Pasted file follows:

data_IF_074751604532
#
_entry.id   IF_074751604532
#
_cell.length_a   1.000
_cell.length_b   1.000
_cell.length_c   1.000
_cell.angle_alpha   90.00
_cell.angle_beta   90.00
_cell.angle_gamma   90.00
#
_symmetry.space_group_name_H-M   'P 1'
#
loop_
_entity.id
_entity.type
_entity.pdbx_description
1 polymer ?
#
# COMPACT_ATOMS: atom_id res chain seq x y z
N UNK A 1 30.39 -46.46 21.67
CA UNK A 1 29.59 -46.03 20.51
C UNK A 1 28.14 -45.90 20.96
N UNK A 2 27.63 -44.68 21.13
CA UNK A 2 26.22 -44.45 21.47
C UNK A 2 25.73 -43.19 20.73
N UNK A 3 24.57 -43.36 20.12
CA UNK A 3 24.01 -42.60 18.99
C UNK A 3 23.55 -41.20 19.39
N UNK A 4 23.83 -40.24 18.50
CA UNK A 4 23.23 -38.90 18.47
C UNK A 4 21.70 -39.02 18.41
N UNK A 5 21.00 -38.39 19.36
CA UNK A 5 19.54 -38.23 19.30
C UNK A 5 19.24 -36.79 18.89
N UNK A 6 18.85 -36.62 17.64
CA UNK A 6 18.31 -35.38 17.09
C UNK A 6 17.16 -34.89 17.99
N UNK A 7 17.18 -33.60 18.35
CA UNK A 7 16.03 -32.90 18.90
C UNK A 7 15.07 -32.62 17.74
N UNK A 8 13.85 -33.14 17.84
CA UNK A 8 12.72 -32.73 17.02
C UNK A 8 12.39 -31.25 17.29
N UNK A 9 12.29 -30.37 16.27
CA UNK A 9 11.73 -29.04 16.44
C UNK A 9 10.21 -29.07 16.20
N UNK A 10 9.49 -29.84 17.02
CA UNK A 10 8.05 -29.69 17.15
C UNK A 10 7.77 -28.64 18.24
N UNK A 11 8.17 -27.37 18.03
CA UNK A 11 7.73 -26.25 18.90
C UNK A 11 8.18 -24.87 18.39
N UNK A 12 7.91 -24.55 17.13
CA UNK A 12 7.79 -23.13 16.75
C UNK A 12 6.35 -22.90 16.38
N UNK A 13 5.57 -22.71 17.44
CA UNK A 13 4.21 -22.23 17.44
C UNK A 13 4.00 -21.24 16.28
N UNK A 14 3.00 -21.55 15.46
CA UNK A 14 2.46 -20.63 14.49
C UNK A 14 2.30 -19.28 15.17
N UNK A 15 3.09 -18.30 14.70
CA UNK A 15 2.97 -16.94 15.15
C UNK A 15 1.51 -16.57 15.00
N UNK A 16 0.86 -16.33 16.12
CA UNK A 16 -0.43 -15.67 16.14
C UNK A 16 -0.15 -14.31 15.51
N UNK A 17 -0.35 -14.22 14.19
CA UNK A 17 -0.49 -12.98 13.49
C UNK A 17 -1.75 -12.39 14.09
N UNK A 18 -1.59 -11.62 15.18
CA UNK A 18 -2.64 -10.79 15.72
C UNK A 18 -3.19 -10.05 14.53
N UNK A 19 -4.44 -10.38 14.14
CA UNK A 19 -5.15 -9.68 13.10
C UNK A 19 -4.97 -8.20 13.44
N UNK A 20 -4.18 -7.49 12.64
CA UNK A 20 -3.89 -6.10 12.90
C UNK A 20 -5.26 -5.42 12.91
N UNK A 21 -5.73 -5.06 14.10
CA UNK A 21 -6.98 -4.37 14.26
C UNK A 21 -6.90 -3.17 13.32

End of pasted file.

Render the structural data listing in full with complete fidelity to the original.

data_IF_074751604532
#
_entry.id   IF_074751604532
#
_cell.length_a   1.000
_cell.length_b   1.000
_cell.length_c   1.000
_cell.angle_alpha   90.00
_cell.angle_beta   90.00
_cell.angle_gamma   90.00
#
_symmetry.space_group_name_H-M   'P 1'
#
loop_
_entity.id
_entity.type
_entity.pdbx_description
1 polymer ?
#
# COMPACT_ATOMS: atom_id res chain seq x y z
N UNK A 1 30.39 -46.46 21.67
CA UNK A 1 29.59 -46.03 20.51
C UNK A 1 28.14 -45.90 20.96
N UNK A 2 27.63 -44.68 21.13
CA UNK A 2 26.22 -44.45 21.47
C UNK A 2 25.73 -43.19 20.73
N UNK A 3 24.57 -43.36 20.12
CA UNK A 3 24.01 -42.60 18.99
C UNK A 3 23.55 -41.20 19.39
N UNK A 4 23.83 -40.24 18.50
CA UNK A 4 23.23 -38.90 18.47
C UNK A 4 21.70 -39.02 18.41
N UNK A 5 21.00 -38.39 19.36
CA UNK A 5 19.54 -38.23 19.30
C UNK A 5 19.24 -36.79 18.89
N UNK A 6 18.85 -36.62 17.64
CA UNK A 6 18.31 -35.38 17.09
C UNK A 6 17.16 -34.89 17.99
N UNK A 7 17.18 -33.60 18.35
CA UNK A 7 16.03 -32.90 18.90
C UNK A 7 15.07 -32.62 17.74
N UNK A 8 13.85 -33.14 17.84
CA UNK A 8 12.72 -32.73 17.02
C UNK A 8 12.39 -31.25 17.29
N UNK A 9 12.29 -30.37 16.27
CA UNK A 9 11.73 -29.04 16.44
C UNK A 9 10.21 -29.07 16.20
N UNK A 10 9.49 -29.84 17.02
CA UNK A 10 8.05 -29.69 17.15
C UNK A 10 7.77 -28.64 18.24
N UNK A 11 8.17 -27.37 18.03
CA UNK A 11 7.73 -26.25 18.90
C UNK A 11 8.18 -24.87 18.39
N UNK A 12 7.91 -24.55 17.13
CA UNK A 12 7.79 -23.13 16.75
C UNK A 12 6.35 -22.90 16.38
N UNK A 13 5.57 -22.71 17.44
CA UNK A 13 4.21 -22.23 17.44
C UNK A 13 4.00 -21.24 16.28
N UNK A 14 3.00 -21.55 15.46
CA UNK A 14 2.46 -20.63 14.49
C UNK A 14 2.30 -19.28 15.17
N UNK A 15 3.09 -18.30 14.70
CA UNK A 15 2.97 -16.94 15.15
C UNK A 15 1.51 -16.57 15.00
N UNK A 16 0.86 -16.33 16.12
CA UNK A 16 -0.43 -15.67 16.14
C UNK A 16 -0.15 -14.31 15.51
N UNK A 17 -0.35 -14.22 14.19
CA UNK A 17 -0.49 -12.98 13.49
C UNK A 17 -1.75 -12.39 14.09
N UNK A 18 -1.59 -11.62 15.18
CA UNK A 18 -2.64 -10.79 15.72
C UNK A 18 -3.19 -10.05 14.53
N UNK A 19 -4.44 -10.38 14.14
CA UNK A 19 -5.15 -9.68 13.10
C UNK A 19 -4.97 -8.20 13.44
N UNK A 20 -4.18 -7.49 12.64
CA UNK A 20 -3.89 -6.10 12.90
C UNK A 20 -5.26 -5.42 12.91
N UNK A 21 -5.73 -5.06 14.10
CA UNK A 21 -6.98 -4.37 14.26
C UNK A 21 -6.90 -3.17 13.32